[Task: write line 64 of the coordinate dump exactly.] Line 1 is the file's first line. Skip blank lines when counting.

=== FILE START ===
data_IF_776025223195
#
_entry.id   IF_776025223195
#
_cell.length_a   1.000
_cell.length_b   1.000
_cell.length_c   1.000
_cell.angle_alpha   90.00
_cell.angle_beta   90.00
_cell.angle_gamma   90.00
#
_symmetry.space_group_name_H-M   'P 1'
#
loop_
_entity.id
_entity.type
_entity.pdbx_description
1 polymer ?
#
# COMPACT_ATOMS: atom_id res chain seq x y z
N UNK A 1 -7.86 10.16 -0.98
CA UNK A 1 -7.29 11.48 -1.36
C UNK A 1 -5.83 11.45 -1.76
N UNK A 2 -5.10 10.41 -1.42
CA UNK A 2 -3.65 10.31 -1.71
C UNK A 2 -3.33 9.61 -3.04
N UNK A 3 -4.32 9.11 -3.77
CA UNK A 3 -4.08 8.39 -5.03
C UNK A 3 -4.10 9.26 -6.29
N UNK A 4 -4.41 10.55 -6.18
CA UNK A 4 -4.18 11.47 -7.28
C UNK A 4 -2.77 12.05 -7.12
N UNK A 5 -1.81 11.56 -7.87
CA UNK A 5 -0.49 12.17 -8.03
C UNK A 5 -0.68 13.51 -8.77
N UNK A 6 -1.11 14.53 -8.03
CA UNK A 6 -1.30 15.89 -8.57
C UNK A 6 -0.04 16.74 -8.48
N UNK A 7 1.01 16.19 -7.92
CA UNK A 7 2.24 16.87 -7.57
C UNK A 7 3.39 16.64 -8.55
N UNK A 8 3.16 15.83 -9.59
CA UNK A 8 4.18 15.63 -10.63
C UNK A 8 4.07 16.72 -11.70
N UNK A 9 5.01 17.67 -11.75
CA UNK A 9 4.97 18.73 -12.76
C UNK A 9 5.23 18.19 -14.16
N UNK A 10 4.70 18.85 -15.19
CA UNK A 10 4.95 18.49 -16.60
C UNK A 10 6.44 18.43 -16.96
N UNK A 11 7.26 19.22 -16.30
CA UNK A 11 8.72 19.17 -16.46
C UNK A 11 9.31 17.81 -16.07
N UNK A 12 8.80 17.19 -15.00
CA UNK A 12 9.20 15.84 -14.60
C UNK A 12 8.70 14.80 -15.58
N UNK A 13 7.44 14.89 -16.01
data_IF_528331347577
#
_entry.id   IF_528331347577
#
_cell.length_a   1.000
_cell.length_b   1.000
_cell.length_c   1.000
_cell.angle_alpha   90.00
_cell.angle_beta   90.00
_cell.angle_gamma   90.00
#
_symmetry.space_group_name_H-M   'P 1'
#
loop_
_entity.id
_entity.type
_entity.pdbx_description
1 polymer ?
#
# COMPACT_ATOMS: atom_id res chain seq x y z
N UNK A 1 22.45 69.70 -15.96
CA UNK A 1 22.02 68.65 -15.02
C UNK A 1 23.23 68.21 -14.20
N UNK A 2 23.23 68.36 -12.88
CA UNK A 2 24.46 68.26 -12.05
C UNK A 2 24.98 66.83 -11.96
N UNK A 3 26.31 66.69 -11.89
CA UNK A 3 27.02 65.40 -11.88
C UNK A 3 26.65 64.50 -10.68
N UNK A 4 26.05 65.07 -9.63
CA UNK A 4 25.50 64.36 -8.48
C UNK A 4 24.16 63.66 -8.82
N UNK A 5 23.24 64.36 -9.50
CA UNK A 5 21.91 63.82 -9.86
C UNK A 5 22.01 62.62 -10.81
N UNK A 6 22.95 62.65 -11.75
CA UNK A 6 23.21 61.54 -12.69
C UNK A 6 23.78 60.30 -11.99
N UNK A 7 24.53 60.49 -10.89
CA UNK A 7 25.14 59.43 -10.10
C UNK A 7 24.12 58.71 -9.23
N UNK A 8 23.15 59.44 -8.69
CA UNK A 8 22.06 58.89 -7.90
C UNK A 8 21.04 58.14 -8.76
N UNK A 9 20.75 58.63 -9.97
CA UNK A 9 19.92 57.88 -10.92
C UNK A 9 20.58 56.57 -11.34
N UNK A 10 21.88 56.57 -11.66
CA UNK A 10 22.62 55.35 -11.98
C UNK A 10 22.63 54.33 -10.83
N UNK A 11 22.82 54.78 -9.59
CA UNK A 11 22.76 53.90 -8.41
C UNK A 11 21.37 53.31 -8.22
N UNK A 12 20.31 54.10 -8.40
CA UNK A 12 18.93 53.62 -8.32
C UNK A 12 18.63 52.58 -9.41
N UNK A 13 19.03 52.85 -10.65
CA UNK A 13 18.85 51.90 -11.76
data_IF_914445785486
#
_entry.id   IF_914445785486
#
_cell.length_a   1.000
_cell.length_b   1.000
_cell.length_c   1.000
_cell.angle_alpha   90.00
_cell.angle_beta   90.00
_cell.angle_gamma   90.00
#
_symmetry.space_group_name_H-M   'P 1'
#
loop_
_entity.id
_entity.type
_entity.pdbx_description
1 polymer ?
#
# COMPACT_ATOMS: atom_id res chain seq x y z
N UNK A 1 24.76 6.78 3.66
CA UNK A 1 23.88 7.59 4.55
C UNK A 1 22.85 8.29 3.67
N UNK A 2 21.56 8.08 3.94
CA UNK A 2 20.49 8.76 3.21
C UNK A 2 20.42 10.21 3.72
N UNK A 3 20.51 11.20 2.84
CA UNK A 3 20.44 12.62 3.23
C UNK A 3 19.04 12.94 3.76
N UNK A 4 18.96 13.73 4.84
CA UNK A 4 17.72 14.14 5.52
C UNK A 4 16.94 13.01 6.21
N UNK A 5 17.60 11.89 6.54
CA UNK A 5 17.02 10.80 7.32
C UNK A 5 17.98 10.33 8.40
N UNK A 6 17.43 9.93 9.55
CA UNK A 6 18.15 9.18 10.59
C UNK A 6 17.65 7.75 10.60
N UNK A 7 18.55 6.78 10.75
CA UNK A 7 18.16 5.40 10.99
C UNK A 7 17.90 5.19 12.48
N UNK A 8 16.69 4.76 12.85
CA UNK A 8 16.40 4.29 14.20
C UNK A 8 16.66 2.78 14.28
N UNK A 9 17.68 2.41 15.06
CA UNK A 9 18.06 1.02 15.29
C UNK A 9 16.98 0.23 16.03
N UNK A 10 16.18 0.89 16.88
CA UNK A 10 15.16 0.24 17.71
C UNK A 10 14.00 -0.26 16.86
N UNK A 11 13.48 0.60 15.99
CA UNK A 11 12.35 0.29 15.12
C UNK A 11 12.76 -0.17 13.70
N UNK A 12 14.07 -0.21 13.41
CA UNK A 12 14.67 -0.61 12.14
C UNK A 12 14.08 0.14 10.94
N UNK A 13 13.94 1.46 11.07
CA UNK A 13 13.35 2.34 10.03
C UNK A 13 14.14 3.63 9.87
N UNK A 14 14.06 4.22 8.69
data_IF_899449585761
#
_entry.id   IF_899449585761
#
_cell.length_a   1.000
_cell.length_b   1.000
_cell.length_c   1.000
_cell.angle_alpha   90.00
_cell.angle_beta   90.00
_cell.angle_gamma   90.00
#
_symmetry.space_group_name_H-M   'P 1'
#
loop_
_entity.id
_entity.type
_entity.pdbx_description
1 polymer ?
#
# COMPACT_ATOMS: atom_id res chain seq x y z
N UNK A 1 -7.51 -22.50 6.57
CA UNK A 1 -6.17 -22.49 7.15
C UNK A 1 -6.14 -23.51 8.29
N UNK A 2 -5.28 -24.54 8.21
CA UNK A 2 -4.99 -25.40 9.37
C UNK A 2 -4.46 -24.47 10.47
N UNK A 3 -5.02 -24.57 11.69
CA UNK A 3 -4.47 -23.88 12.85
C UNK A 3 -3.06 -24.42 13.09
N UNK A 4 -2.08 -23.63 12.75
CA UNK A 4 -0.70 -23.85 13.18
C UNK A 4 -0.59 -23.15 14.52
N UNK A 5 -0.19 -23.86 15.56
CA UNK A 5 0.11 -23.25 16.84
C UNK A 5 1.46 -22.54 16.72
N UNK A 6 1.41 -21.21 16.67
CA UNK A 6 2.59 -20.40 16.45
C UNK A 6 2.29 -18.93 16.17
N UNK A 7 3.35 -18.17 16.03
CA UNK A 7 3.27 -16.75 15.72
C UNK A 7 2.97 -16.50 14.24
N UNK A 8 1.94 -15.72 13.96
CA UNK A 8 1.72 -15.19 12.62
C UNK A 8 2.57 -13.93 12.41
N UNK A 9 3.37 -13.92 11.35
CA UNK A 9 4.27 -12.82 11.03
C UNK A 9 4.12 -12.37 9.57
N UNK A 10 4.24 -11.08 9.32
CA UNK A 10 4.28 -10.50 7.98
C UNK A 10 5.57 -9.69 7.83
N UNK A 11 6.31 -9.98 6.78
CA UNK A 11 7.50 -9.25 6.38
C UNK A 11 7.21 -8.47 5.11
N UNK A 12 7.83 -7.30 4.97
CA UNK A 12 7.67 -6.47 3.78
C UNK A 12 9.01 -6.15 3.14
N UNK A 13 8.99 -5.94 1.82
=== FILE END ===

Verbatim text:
_cell.length_c   1.000